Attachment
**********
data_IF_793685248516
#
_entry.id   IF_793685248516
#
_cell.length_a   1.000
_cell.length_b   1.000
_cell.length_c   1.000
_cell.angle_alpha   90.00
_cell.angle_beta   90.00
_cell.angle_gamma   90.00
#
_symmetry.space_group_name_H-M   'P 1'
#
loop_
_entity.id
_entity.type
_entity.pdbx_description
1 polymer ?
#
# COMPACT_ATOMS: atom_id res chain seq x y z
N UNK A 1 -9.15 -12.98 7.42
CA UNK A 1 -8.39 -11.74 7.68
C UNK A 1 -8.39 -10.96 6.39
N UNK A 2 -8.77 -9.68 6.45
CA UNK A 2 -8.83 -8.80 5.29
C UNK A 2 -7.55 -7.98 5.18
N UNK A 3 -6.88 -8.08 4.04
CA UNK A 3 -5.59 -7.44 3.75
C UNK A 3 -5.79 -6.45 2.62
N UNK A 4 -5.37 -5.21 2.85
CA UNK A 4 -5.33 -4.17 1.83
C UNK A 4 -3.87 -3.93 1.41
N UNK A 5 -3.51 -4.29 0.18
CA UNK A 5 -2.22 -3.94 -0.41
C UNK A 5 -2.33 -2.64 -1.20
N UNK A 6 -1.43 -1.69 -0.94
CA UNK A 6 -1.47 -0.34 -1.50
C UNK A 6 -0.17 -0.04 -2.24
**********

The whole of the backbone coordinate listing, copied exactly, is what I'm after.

data_IF_793685248516
#
_entry.id   IF_793685248516
#
_cell.length_a   1.000
_cell.length_b   1.000
_cell.length_c   1.000
_cell.angle_alpha   90.00
_cell.angle_beta   90.00
_cell.angle_gamma   90.00
#
_symmetry.space_group_name_H-M   'P 1'
#
loop_
_entity.id
_entity.type
_entity.pdbx_description
1 polymer ?
#
# COMPACT_ATOMS: atom_id res chain seq x y z
N UNK A 1 -9.15 -12.98 7.42
CA UNK A 1 -8.39 -11.74 7.68
C UNK A 1 -8.39 -10.96 6.39
N UNK A 2 -8.77 -9.68 6.45
CA UNK A 2 -8.83 -8.80 5.29
C UNK A 2 -7.55 -7.98 5.18
N UNK A 3 -6.88 -8.08 4.04
CA UNK A 3 -5.59 -7.44 3.75
C UNK A 3 -5.79 -6.45 2.62
N UNK A 4 -5.37 -5.21 2.85
CA UNK A 4 -5.33 -4.17 1.83
C UNK A 4 -3.87 -3.93 1.41
N UNK A 5 -3.51 -4.29 0.18
CA UNK A 5 -2.22 -3.94 -0.41
C UNK A 5 -2.33 -2.64 -1.20
N UNK A 6 -1.43 -1.69 -0.94
CA UNK A 6 -1.47 -0.34 -1.50
C UNK A 6 -0.17 -0.04 -2.24